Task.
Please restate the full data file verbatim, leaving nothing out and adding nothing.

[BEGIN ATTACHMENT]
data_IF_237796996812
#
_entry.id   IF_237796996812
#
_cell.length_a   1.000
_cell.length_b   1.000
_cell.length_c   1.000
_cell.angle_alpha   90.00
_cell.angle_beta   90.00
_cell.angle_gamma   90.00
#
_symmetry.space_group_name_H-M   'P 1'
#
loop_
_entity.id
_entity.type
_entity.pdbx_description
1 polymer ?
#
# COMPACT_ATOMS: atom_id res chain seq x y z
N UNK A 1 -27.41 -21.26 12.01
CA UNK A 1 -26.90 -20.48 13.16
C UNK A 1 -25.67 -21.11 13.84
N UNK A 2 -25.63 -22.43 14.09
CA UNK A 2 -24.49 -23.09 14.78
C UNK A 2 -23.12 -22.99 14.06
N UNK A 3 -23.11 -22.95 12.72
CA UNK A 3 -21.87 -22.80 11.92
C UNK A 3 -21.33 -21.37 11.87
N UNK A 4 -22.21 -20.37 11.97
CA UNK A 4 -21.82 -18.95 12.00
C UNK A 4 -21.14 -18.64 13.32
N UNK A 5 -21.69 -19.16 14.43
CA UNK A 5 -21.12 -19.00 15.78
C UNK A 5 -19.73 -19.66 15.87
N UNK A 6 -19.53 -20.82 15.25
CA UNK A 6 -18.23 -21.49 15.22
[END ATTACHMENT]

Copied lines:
data_IF_237796996812
#
_entry.id   IF_237796996812
#
_cell.length_a   1.000
_cell.length_b   1.000
_cell.length_c   1.000
_cell.angle_alpha   90.00
_cell.angle_beta   90.00
_cell.angle_gamma   90.00
#
_symmetry.space_group_name_H-M   'P 1'
#
loop_
_entity.id
_entity.type
_entity.pdbx_description
1 polymer ?
#
# COMPACT_ATOMS: atom_id res chain seq x y z
N UNK A 1 -27.41 -21.26 12.01
CA UNK A 1 -26.90 -20.48 13.16
C UNK A 1 -25.67 -21.11 13.84
N UNK A 2 -25.63 -22.43 14.09
CA UNK A 2 -24.49 -23.09 14.78
C UNK A 2 -23.12 -22.99 14.06
N UNK A 3 -23.11 -22.95 12.72
CA UNK A 3 -21.87 -22.80 11.92
C UNK A 3 -21.33 -21.37 11.87
N UNK A 4 -22.21 -20.37 11.97
CA UNK A 4 -21.82 -18.95 12.00
C UNK A 4 -21.14 -18.64 13.32
N UNK A 5 -21.69 -19.16 14.43
CA UNK A 5 -21.12 -19.00 15.78
C UNK A 5 -19.73 -19.66 15.87
N UNK A 6 -19.53 -20.82 15.25
CA UNK A 6 -18.23 -21.49 15.22